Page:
Market update – March 2020
Markets pricing in coronavirus risk to global growth
Until recently, investors assumed that the economic impact of the coronavirus would be limited. With the emergence of clusters of infection outside China, the mood is no longer so sanguine. Major equity indices fell more than 10% in the last week of February and government bond yields fell sharply. Markets are now pricing in a higher probability of the epidemic having a meaningful impact on global growth. Assuming that the virus is contained in the first or second quarter, our base case remains that growth will rebound following a short cyclical slowdown. This is likely to have a disproportionate impact on countries dependent on global trade. Lower-growth economies that have been directly impacted by the virus – such as Japan and Italy – could also be tipped into recession.
Central bank response likely – but effectiveness unclear
Major central banks have acknowledged the economic risks of the coronavirus. Finance ministers from the G7 group of nations have said they will "use all appropriate policy tools" to tackle the negative economic impact. The Federal Reserve cut US interest rates by 50 basis points to a range of 1% to 1.25%. Lower interest rates should provide a demand boost. However, central bank toolkits may be of limited effectiveness in dealing with a public health crisis. Lower interest rates cannot solve disruptions to supply chains and the workforce.
Will the UK’s new Chancellor usher in period of higher government spending?
There had been signs that the UK economy was gathering steam prior to the spread of the coronavirus. The latest monthly data on retail sales, manufacturing and employment all surpassed economists’ expectations. The new Chancellor, Rishi Sunak, could add to the momentum in his 11 March Budget. Investors believe he is more likely to agree to significant increases in government spending than his predecessor, who advocated running a balanced budget. While Sunak’s plans remain unclear, the disciplined approach of previous chancellors has left the government with more fiscal headroom than it has had for many years.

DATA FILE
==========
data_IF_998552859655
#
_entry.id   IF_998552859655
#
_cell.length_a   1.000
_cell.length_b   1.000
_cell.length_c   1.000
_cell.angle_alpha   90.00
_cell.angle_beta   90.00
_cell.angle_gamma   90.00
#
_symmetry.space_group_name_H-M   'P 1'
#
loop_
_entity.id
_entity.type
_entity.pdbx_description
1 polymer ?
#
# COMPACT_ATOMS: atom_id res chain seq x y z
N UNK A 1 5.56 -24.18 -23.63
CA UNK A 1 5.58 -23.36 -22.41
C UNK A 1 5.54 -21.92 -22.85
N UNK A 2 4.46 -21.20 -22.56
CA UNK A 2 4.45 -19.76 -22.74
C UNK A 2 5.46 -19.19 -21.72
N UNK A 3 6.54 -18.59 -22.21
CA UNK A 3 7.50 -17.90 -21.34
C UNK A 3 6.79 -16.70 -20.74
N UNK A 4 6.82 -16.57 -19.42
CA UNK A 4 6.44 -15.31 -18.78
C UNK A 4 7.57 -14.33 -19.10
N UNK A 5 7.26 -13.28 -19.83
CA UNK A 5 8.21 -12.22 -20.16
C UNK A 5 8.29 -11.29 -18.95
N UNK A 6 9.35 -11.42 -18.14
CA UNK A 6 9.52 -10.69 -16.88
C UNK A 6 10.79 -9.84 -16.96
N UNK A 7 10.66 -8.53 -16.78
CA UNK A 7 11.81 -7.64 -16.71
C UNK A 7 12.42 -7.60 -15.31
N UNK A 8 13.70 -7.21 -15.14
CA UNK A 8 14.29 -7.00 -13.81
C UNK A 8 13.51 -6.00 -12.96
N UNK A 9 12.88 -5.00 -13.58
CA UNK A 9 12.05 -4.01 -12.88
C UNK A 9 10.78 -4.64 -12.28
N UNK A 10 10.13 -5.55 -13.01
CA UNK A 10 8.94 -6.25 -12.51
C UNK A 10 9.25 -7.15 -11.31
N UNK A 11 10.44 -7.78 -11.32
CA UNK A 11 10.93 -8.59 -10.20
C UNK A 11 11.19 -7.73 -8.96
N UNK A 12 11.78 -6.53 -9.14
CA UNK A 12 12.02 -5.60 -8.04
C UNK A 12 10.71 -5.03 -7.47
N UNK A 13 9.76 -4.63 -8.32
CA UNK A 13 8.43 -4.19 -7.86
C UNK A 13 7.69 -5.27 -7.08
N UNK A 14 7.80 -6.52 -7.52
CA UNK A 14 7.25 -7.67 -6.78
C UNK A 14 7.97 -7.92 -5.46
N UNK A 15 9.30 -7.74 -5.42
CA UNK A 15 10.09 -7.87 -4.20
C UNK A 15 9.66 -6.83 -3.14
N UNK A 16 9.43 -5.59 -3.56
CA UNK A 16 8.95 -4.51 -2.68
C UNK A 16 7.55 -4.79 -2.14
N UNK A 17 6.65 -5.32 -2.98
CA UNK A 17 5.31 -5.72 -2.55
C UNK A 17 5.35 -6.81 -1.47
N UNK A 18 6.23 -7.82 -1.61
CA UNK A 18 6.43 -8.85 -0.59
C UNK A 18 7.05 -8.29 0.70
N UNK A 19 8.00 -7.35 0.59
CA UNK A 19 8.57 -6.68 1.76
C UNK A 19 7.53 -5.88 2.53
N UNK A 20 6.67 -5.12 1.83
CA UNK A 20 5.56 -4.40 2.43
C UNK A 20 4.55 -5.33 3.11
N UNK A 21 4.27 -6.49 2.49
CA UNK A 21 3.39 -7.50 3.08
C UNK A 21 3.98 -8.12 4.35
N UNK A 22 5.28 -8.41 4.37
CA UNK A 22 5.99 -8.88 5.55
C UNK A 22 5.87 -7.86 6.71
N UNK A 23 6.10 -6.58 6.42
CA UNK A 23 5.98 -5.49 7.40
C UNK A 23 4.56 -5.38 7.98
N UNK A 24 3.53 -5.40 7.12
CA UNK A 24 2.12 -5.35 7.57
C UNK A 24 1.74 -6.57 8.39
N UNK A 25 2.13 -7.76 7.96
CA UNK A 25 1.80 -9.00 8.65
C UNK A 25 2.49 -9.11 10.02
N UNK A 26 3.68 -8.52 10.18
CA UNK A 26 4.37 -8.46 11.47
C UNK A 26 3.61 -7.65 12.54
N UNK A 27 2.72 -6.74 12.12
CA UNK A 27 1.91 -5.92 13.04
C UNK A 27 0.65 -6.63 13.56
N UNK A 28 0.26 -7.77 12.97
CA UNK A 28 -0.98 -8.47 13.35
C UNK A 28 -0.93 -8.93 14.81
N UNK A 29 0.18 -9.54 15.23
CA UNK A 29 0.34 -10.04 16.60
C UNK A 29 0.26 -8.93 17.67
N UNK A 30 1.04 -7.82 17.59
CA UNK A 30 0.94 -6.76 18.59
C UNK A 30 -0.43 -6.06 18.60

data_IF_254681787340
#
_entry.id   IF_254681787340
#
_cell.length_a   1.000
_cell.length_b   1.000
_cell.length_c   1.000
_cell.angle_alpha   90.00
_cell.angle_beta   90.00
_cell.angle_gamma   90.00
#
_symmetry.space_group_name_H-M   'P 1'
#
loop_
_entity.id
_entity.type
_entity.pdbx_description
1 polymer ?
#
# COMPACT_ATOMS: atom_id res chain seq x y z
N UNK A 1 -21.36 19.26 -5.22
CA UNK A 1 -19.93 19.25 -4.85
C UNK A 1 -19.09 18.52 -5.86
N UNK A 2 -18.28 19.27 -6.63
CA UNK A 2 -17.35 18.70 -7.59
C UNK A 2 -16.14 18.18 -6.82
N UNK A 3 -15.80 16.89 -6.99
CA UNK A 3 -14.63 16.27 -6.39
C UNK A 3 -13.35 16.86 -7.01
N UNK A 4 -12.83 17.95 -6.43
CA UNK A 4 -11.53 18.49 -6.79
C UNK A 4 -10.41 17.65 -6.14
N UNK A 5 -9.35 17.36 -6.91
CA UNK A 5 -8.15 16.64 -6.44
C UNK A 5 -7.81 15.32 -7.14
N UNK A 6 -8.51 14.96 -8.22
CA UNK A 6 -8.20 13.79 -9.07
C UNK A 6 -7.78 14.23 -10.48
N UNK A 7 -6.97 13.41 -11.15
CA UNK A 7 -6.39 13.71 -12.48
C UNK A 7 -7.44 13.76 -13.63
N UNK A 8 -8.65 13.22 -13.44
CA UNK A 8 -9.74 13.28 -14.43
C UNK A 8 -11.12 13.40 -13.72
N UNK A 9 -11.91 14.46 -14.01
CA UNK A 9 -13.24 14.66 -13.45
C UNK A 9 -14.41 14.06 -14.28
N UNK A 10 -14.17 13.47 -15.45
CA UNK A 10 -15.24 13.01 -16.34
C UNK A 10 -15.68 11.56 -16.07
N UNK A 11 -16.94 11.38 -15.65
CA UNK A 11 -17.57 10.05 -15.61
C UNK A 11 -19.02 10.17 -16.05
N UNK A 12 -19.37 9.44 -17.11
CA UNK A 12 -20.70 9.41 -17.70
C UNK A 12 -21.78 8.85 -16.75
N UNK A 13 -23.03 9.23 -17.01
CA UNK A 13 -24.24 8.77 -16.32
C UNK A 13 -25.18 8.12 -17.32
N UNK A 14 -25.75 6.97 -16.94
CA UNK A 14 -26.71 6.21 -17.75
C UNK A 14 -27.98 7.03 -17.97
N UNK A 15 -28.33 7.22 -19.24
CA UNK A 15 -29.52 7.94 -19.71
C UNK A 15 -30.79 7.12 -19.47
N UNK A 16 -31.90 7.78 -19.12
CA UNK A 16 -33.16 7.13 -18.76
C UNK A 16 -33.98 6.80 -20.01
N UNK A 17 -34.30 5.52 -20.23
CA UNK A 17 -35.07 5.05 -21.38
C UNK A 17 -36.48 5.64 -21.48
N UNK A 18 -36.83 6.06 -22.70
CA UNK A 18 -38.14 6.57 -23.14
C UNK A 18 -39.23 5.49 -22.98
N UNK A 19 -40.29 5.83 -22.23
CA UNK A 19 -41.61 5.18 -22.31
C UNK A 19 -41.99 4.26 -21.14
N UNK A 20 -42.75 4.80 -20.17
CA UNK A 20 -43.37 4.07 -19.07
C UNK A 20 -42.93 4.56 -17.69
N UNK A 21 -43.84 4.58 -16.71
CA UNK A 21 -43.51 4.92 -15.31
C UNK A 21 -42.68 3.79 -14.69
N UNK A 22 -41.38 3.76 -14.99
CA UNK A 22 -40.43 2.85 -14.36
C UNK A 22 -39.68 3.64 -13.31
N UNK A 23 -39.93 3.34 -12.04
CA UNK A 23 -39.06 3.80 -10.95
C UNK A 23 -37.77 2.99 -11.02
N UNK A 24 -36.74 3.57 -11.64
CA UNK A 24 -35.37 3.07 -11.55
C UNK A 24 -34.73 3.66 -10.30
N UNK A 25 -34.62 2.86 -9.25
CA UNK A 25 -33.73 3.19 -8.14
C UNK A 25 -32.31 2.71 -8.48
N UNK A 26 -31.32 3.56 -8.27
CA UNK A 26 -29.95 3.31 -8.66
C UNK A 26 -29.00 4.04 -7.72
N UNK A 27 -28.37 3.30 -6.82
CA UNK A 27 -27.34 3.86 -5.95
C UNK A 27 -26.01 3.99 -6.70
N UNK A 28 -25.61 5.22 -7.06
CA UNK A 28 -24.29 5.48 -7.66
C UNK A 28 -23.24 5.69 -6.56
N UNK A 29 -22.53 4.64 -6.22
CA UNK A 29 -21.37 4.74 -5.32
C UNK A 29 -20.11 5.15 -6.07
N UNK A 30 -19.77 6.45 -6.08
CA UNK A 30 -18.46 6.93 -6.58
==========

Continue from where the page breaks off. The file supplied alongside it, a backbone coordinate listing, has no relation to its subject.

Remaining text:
We maintain a neutral allocation to equities. We believe that the global economy is sufficiently robust to bear the brunt of the coronavirus shock. However, given the continued uncertainty over the course of the virus, we are waiting for evidence of a peak in coronavirus cases outside China before adding to positions. Recent market volatility has shown the value of our diversified approach to asset allocation. Heading into last month’s sell-off, we had an overweight position in alternative assets, including gold. This has helped protect portfolios against the worst of the equity market falls.
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